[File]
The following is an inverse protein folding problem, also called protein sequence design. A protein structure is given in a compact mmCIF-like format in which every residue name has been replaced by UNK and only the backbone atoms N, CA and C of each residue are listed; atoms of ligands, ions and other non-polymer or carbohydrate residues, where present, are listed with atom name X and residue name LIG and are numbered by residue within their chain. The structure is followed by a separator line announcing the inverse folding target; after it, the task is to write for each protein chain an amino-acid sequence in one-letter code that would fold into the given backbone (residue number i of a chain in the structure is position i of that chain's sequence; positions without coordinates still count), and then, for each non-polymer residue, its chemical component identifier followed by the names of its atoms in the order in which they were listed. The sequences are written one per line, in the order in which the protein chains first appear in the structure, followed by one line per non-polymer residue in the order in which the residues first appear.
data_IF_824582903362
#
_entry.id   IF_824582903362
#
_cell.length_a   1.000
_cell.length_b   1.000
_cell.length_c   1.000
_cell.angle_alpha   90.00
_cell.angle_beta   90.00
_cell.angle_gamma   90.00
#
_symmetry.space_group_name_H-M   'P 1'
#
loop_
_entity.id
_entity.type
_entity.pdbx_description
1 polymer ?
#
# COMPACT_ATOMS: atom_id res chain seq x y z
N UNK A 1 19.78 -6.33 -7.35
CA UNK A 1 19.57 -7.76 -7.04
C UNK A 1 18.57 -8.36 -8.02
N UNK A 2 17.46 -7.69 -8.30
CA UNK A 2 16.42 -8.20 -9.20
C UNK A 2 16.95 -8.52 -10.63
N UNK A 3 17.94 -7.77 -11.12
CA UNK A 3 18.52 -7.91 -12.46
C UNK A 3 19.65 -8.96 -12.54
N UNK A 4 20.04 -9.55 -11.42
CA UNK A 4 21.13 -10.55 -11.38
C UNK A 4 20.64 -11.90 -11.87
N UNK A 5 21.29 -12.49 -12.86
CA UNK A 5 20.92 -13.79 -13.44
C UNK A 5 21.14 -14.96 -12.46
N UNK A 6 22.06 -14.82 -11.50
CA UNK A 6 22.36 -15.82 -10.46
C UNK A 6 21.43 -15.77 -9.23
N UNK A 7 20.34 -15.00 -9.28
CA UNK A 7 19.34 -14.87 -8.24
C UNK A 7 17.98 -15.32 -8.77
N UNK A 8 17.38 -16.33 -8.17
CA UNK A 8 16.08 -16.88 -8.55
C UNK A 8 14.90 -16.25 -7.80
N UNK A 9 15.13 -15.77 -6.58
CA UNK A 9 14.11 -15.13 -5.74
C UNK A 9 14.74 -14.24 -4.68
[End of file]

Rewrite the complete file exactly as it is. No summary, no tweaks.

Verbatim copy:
The following is an inverse protein folding problem, also called protein sequence design. A protein structure is given in a compact mmCIF-like format in which every residue name has been replaced by UNK and only the backbone atoms N, CA and C of each residue are listed; atoms of ligands, ions and other non-polymer or carbohydrate residues, where present, are listed with atom name X and residue name LIG and are numbered by residue within their chain. The structure is followed by a separator line announcing the inverse folding target; after it, the task is to write for each protein chain an amino-acid sequence in one-letter code that would fold into the given backbone (residue number i of a chain in the structure is position i of that chain's sequence; positions without coordinates still count), and then, for each non-polymer residue, its chemical component identifier followed by the names of its atoms in the order in which they were listed. The sequences are written one per line, in the order in which the protein chains first appear in the structure, followed by one line per non-polymer residue in the order in which the residues first appear.
data_IF_824582903362
#
_entry.id   IF_824582903362
#
_cell.length_a   1.000
_cell.length_b   1.000
_cell.length_c   1.000
_cell.angle_alpha   90.00
_cell.angle_beta   90.00
_cell.angle_gamma   90.00
#
_symmetry.space_group_name_H-M   'P 1'
#
loop_
_entity.id
_entity.type
_entity.pdbx_description
1 polymer ?
#
# COMPACT_ATOMS: atom_id res chain seq x y z
N UNK A 1 19.78 -6.33 -7.35
CA UNK A 1 19.57 -7.76 -7.04
C UNK A 1 18.57 -8.36 -8.02
N UNK A 2 17.46 -7.69 -8.30
CA UNK A 2 16.42 -8.20 -9.20
C UNK A 2 16.95 -8.52 -10.63
N UNK A 3 17.94 -7.77 -11.12
CA UNK A 3 18.52 -7.91 -12.46
C UNK A 3 19.65 -8.96 -12.54
N UNK A 4 20.04 -9.55 -11.42
CA UNK A 4 21.13 -10.55 -11.38
C UNK A 4 20.64 -11.90 -11.87
N UNK A 5 21.29 -12.49 -12.86
CA UNK A 5 20.92 -13.79 -13.44
C UNK A 5 21.14 -14.96 -12.46
N UNK A 6 22.06 -14.82 -11.50
CA UNK A 6 22.36 -15.82 -10.46
C UNK A 6 21.43 -15.77 -9.23
N UNK A 7 20.34 -15.00 -9.28
CA UNK A 7 19.34 -14.87 -8.24
C UNK A 7 17.98 -15.32 -8.77
N UNK A 8 17.38 -16.33 -8.17
CA UNK A 8 16.08 -16.88 -8.55
C UNK A 8 14.90 -16.25 -7.80
N UNK A 9 15.13 -15.77 -6.58
CA UNK A 9 14.11 -15.13 -5.74
C UNK A 9 14.74 -14.24 -4.68